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Timms tells of her laments

By Brian Steinberg, November 1999

Sally Timms has been up all night. "I'm still on that alcohol high," she says over the phone. You know the place - that balancing point between a pleasant buzz and a crushing hangover. The lesson here, perhaps, is that one shouldn't go to see Blue Rodeo at a local Chicago area hangout when one has a concert of her own coming up the very next night.

Ah, well. Sally Timms is not known for sticking to the straight path.

Take her new album, "Cowboy Sally's Twilight Laments For Lost Buckaroos." It's downright, well, pretty. And that's just the effect this current member of The Mekons, the English pub rats known for their loose-limbed brawling sound, wanted.

"I just wanted to make a record that was very pretty," she says. "I wanted it to be light and playful."

That it is. Timms' folksy effort includes a Robbie Fulks tune, "In Bristol Town One Bright Day," that wouldn't sound out of place around a campfire, or on an English street corner as night begins to fall.

The light, airy antics start off with "Dreaming Cowboy," run into the ethereal "Sweetheart Waltz," include a slowed-down version of Johnny Cash's "Cry Cry Cry" and a piece with lyrics written by Wilco's Jeff Tweedy ("It was pretty easy. He just gave me the track. I haven't ever sat down and played with him," she says. "It's a moot point. People seem to think he played on this record, but I can't say if he did or not. I like the idea of the mystery.")

The record is sweet and atmospheric, boozy and lurchy - the perfect sound for that time of night when you're back from the bars and want to crash in a heap of pillows and blankets.

"My initial intent was just to do something that was kind of unashamedly pretty, and I'm kind of pleased with the way it came out," she says. "It's like a light theatrical piece, but to other people it's probably quite different."

"It's an acoustic record, but we didn't use a lot of standard country instrumentation. We used steel drums and odd percussions."

Timms also says this new record represents a new achievement: she did most of the work herself.

"I think it's more rounded,' she says. "A lot of my earlier stuff was very reliant on the hard work of other people...because I'm extremely lazy."

Fellow Mekon and current Waco Brother Jon Langford has always been a help, she says, and in fact, two songs on "Cowboy Sally" are written by Timms and Langford.

Still, she says, "this is more my work. I chose the songs. I basically chose the kind of instrumentation and guided people with how I wanted it to sound. A lot of it is my ideas. I was just very lucky to work with people who are very good. Even the artwork came together very nicely in a way I didn't expect."

Some may be surprised by the lightness of "Cowboy Sally's " songs. After all, the album is sparse on the percussion. "There's a drunken feel to it. It swings around, and it's loose," Timms says of the collection. "That was the idea - not to use drums, except for a couple of tracks."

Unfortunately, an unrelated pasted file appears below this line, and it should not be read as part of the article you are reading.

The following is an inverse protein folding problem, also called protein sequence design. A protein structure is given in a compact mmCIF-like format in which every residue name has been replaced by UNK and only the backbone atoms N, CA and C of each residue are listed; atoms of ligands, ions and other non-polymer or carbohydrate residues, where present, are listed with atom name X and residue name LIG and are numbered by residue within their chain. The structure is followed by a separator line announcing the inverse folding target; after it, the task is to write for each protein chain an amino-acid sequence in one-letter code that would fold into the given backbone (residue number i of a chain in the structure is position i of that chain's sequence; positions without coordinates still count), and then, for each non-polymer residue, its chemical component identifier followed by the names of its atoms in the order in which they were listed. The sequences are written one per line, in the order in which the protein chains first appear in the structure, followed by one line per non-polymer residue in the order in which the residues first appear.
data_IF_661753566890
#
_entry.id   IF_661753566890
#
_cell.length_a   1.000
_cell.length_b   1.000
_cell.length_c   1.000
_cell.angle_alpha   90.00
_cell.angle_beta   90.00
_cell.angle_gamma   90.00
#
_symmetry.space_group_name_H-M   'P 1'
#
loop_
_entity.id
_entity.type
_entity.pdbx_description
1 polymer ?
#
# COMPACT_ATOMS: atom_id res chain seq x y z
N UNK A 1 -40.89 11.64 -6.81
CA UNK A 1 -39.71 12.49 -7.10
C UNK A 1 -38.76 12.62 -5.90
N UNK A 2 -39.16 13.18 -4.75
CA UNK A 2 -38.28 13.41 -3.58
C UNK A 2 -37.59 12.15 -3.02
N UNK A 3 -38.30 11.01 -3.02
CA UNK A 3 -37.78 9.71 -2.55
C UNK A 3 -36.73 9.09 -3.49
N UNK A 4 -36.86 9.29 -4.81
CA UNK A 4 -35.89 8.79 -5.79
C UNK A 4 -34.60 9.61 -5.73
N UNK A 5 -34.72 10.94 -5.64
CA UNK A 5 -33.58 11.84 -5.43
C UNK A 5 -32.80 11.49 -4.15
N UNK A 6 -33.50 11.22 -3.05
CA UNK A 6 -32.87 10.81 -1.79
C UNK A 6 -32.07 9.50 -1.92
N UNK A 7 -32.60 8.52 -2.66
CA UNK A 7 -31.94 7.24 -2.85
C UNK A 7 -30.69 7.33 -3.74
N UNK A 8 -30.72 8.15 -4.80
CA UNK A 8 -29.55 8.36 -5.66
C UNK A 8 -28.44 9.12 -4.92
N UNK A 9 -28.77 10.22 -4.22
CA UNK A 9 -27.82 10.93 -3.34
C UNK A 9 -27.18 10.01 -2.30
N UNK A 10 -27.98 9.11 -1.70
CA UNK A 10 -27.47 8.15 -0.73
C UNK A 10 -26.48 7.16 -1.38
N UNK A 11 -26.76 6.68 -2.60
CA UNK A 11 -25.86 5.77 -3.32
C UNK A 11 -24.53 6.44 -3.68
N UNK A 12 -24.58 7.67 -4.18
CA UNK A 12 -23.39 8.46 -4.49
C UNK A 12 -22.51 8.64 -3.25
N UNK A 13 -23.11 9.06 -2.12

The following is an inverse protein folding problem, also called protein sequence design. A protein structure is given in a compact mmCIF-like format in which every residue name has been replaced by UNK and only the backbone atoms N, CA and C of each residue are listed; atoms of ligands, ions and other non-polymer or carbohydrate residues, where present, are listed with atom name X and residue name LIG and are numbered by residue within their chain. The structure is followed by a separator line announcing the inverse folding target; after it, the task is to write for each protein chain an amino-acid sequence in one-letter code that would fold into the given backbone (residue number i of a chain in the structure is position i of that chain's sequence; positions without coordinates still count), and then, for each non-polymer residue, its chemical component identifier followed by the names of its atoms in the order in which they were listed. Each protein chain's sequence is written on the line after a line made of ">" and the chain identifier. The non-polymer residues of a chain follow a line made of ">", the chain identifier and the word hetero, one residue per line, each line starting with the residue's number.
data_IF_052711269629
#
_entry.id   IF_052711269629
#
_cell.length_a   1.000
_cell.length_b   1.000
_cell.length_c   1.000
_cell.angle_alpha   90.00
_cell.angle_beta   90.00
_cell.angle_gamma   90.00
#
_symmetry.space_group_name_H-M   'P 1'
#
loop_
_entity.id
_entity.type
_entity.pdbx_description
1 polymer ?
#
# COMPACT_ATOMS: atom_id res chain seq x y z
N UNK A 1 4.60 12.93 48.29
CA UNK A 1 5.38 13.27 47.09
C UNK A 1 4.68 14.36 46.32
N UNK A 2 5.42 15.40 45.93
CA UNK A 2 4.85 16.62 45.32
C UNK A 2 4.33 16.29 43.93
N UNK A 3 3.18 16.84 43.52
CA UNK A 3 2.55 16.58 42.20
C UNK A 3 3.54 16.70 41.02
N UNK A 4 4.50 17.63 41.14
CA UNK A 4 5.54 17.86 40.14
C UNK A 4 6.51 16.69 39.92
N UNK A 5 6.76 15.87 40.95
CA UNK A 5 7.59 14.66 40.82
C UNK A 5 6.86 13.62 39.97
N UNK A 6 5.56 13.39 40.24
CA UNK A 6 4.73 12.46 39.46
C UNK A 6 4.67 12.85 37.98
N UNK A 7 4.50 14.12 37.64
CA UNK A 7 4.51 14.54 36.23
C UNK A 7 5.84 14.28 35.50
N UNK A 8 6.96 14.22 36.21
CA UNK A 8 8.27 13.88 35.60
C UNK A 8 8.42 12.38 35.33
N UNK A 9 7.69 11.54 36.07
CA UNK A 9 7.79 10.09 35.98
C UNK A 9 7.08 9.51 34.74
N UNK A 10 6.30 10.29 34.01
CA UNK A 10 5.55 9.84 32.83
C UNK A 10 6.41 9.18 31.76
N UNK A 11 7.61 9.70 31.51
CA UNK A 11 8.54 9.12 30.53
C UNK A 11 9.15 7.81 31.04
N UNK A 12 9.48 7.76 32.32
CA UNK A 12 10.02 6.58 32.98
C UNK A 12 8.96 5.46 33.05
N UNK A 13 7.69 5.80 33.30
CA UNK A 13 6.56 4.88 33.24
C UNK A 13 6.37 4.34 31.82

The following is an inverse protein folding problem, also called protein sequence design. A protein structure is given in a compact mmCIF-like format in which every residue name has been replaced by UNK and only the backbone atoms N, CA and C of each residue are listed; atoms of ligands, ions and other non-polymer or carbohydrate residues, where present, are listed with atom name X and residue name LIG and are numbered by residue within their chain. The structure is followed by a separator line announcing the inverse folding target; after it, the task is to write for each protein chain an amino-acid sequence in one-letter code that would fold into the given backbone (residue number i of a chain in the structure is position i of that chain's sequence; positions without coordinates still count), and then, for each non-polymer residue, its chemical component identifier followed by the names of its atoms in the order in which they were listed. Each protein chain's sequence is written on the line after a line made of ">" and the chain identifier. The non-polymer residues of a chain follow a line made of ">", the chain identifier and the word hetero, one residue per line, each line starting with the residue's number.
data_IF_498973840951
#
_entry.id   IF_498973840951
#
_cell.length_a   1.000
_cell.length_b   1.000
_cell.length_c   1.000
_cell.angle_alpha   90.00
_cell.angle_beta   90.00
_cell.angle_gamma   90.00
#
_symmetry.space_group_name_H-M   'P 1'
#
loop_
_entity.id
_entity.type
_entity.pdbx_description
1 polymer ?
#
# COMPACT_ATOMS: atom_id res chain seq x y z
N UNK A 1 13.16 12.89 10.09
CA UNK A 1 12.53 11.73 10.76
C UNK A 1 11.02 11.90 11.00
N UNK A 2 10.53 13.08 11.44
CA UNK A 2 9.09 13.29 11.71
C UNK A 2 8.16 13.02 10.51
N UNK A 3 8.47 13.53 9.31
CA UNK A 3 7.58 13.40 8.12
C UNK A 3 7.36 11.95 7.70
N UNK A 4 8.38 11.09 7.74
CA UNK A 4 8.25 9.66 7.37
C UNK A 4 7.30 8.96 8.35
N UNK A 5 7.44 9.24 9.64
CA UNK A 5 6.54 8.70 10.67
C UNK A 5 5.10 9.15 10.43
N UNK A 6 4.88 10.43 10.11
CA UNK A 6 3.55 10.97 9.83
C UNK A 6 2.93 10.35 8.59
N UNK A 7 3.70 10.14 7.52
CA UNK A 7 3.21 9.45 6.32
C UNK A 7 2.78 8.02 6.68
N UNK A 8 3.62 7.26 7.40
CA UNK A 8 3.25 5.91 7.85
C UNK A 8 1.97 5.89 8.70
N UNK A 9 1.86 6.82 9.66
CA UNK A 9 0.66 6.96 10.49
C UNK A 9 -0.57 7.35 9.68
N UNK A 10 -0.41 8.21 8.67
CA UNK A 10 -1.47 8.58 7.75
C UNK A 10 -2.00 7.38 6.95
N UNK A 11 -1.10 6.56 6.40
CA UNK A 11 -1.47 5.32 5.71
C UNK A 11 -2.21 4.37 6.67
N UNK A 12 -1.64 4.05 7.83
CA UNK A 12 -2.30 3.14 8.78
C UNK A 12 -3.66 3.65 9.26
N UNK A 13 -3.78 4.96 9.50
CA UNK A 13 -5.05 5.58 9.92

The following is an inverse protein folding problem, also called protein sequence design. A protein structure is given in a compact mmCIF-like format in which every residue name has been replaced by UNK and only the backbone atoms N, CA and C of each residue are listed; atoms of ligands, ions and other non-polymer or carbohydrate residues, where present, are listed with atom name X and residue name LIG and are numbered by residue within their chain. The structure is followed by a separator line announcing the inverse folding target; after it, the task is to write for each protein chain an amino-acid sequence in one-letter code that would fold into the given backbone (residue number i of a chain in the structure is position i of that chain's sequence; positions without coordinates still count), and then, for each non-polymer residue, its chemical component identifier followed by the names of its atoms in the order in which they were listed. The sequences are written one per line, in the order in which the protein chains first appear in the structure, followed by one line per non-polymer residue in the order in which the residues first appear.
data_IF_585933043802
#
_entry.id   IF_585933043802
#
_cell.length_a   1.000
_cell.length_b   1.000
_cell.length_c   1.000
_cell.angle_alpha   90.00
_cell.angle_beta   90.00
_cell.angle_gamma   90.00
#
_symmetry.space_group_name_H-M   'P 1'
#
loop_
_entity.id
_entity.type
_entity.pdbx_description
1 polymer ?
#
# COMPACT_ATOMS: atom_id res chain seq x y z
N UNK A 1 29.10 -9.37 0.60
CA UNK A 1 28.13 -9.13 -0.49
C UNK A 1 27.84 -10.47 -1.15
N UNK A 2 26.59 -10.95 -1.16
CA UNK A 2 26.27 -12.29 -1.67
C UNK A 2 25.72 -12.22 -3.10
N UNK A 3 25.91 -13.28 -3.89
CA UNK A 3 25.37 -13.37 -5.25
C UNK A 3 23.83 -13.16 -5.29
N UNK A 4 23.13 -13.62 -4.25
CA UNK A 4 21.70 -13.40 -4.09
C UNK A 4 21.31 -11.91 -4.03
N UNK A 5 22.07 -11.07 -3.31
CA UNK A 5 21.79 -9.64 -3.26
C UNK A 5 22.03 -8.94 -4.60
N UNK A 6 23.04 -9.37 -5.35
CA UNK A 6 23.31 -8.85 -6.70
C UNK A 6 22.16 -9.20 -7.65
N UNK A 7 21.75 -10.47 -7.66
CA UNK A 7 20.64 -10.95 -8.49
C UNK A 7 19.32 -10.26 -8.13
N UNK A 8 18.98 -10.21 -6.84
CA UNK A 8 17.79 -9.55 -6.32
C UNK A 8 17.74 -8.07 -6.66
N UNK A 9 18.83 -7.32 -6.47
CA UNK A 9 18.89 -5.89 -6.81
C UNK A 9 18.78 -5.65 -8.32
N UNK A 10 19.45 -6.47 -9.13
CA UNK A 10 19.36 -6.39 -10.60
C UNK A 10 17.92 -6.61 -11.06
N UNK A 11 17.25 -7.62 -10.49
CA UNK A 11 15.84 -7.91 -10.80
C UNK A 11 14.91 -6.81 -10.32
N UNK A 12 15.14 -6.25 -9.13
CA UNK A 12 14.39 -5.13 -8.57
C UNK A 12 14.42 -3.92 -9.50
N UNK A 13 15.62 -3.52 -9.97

In fact, part of the decision might be to keep live performances to a dull roar. "Everything has to go up so many notches in volume" when one uses drums live, she says. "I just felt it wasn't very necessary. It's got a much more fluid feel, and overly country records don't have much drums, but I made that connection later on."

Economics might also have played a role. Timms says she was working with a budget of about $4,000. "We have to be pretty fast," she says, but that's a dynamic she's used to dealing with. With many Mekons discs, after all, "we work extremely fast, leaving in the anomalies. Those things may not be perfect, but they make it interesting."

The same might be said of her musical career. Timms was born in Leeds, England, where she sang in the church choir. At 20, she met up with a bunch of arty punk bands taking root in the area, including The Mekons and Gang of Four. In 1980, she made her first album, an avant-garde score for a non-existent film called "Hangahar."

She continued to make music throughout the early '80's, releasing two EP's and her second album, "Somebody's Rocking My Dreamboat." She also began singing occasionally with The Mekons, a band that has been persevering in the punk and roots-rock words since 1979. Timms has also continued to make solo recordings. Her last, "To The Land Of Milk And Honey," was released in 1994.

Despite the lullabies and sweetness filling her latest effort, Timms isn't about to drift off anywhere. The Mekons have recorded a new album, she says, which should be out in March. And besides, "you only get out of The Mekons in a box. It just keeps going. It really has a life of its own."

Timms had been out touring with the Freakwater in order to support her latest work, but she believes she will have to go out again. West Coast and midwestern dates are inevitable, she says, but "I'm reliant on the kindness of strangers, so I'll have to see if any more successful bands will take me out with them."

If they do, get ready for a woozy take on tradition that may well leave you lightheaded and feeling free.